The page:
Creators Agency deleted its founders’ names and photos from its website as well as its client names and photos shortly after the FTX scandal broke. It seemed like they were trying to hide any association with the PR nightmare. This is why it's important to not only call out what you think are scams when you see them, but also hold people to account after things go belly up. As of January 2023, some of the creators have been restored to the website, but Erika is still not listed as a founder, like before. She's an attorney and financial adviser who prides herself on “reading the fine print.”
Creators Agency assisted some of the most watched and influential channels in promoting what could turn out to be one of the largest financial crimes in history. And in so doing, it helped Bankman-Fried establish his reputation as a selfless billionaire and FTX’s as a safe cryptocurrency exchange.
Of course, neither FTX nor SBF were trustworthy. But financial schemes only work if people are confident in the hustle. This may explain why it was worth it for FTX to pay so many social media influencers to repeat the same talking points – it created an illusion of safety and promoted the very real fear of missing out. The psychological phenomenon of the "mere exposure effect," where people are more likely to believe things are true if repeated, might be heightened by the para-social relationships that form on social media.
Contracts for YouTubers to push FTX ranged from $50K per month upwards to hundreds of thousand per month and/or around $2,500 a video. These prices were quite high for a 30-second mid-roll ad read. It’s likely Creators Agency was able to drive up the price, considering the number of influencers it worked with and collectively huge viewership. Erika Kullberg once said she started the agency because she thought creators were "underpaid."
Over the past year I made several videos calling out these FTX grifters, and warning people that assets on these exchanges were unsafe. All the while, Creators Agency clients pumped FTX and kept taking payments from SBF. Few disclosed their relationship to the agency. Though several made videos suggesting to their fans that FTX or its stateside subsidiary FTX.US would be fine – as they were going up in flames.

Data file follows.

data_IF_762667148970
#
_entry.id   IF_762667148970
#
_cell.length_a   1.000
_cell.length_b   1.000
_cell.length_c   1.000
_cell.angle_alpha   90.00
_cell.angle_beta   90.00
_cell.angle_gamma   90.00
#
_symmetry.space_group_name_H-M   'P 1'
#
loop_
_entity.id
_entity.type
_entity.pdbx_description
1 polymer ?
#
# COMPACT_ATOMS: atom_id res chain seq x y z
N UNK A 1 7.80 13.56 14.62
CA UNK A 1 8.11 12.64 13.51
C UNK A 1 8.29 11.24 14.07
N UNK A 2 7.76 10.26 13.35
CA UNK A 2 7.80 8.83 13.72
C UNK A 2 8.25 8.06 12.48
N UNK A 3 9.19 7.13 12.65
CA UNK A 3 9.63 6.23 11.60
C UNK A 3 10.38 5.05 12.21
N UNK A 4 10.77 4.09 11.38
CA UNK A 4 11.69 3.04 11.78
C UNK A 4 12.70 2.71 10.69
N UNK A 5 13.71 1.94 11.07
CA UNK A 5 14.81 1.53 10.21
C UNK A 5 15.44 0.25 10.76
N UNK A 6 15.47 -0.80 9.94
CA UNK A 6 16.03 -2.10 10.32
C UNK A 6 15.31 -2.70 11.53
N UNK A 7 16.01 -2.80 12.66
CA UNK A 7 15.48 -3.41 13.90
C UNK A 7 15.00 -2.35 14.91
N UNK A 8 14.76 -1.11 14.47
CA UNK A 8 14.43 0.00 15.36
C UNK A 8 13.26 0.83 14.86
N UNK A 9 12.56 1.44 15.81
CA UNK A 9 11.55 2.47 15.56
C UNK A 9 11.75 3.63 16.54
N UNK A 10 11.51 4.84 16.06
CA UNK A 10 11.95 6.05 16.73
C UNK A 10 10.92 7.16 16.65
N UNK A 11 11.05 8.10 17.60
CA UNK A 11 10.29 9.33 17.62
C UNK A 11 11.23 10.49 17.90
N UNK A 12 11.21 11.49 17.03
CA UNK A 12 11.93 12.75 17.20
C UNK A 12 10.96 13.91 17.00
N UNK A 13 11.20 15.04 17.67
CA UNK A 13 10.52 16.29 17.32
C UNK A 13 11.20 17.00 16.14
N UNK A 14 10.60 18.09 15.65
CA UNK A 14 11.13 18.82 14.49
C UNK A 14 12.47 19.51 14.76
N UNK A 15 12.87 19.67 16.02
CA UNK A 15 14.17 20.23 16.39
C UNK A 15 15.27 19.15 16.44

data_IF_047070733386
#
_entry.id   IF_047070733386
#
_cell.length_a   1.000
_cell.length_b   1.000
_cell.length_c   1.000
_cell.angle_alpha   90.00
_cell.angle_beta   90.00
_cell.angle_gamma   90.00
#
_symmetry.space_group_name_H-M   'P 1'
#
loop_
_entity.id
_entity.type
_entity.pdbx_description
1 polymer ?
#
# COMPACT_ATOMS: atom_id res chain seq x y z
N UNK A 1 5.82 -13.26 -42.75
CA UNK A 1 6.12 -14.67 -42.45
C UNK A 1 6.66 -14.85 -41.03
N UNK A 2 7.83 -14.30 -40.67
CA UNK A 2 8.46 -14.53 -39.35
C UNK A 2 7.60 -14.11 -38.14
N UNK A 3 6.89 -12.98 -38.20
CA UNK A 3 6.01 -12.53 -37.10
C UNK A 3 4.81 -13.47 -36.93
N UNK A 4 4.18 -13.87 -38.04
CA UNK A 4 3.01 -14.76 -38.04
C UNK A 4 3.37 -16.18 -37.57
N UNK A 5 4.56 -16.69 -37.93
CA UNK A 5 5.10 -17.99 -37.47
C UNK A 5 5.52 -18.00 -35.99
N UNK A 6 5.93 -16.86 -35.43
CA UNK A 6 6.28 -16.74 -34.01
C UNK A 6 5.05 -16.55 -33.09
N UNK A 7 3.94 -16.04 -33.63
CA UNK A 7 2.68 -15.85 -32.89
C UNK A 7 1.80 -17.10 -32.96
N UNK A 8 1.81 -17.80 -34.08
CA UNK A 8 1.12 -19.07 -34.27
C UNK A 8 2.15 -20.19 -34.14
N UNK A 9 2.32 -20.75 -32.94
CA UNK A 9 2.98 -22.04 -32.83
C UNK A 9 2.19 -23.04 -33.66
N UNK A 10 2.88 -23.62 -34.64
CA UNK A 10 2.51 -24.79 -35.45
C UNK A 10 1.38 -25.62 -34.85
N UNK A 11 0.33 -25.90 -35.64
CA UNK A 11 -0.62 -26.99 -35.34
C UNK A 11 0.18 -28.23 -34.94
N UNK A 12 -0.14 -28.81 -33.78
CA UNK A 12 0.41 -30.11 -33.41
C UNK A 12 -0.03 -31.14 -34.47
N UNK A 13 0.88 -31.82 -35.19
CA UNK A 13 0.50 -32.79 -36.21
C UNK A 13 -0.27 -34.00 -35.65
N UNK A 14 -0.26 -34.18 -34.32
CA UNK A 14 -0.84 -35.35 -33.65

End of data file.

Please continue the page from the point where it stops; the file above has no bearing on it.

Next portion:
These creators took money that was likely stolen from FTX customers to promote a Ponzi scheme to their audience. Many of their viewers will lose everything, or have to wait years to get pennies back on the dollar.
Some YouTubers have tried to deflect responsibility by saying they only promoted FTX.US, but that's a horrible defense. In every video, the FTX brand itself was being promoted and likely a large portion of a creator’s fan base was located outside of the U.S. (20%-40% of viewers of the average YouTube video come from outside of the U.S.) Bankman-Fried hardly treated either exchange as a distinct entity and apparently commingled funds – putting users at risk no matter what platform they signed up for.
Likewise, saying “everyone else was doing it" or “I’m bad at business” is hardly a defense. Many of these people pose as financial gurus, yet they promoted what could be the largest Ponzi in history. Either they’re not the geniuses with money they claim to be or they were just plain greedy.
Let's face it, these aren't good people. Even when not pushing FTX, many Creator Agency clients sell their grifter classes a la Andrew Tate. As author Fred Schwed pointed out in his classic finance book “Where are the Customers' Yachts?,” if someone is selling you an idea that will make you rich, you’re the product.
Obviously, no one should look to YouTube as a bastion of morality. Tom Nash has admitted to using fake names and lying about his credentials, while Meet Kevin has gotten many DUI charges and drinks on camera when talking about investing, all while selling his courses through "Hustler’s University." Andrei Jikh sells his "Zero to a Million" course. Agency client Spencer Cornelia, who is a self-proclaimed internet detective, made videos defending other clients and his friends at the agency.
But a lot of good could be done if FTX’s advertisers apologize in a way that recognizes the harm they may have caused others. Forget clearly scripted and grossly insincere apology videos. If these people truly care they should take all the money they received from FTX and either return it to the bankruptcy estate or donate it all to charity.
YouTubers who pushed FTX completely failed their fans by choosing extreme greed over due diligence. People should not forgive or forget that the YouTubers at Creators Agency took their fans’ money to promote a Ponzi scheme on an unregulated exchange.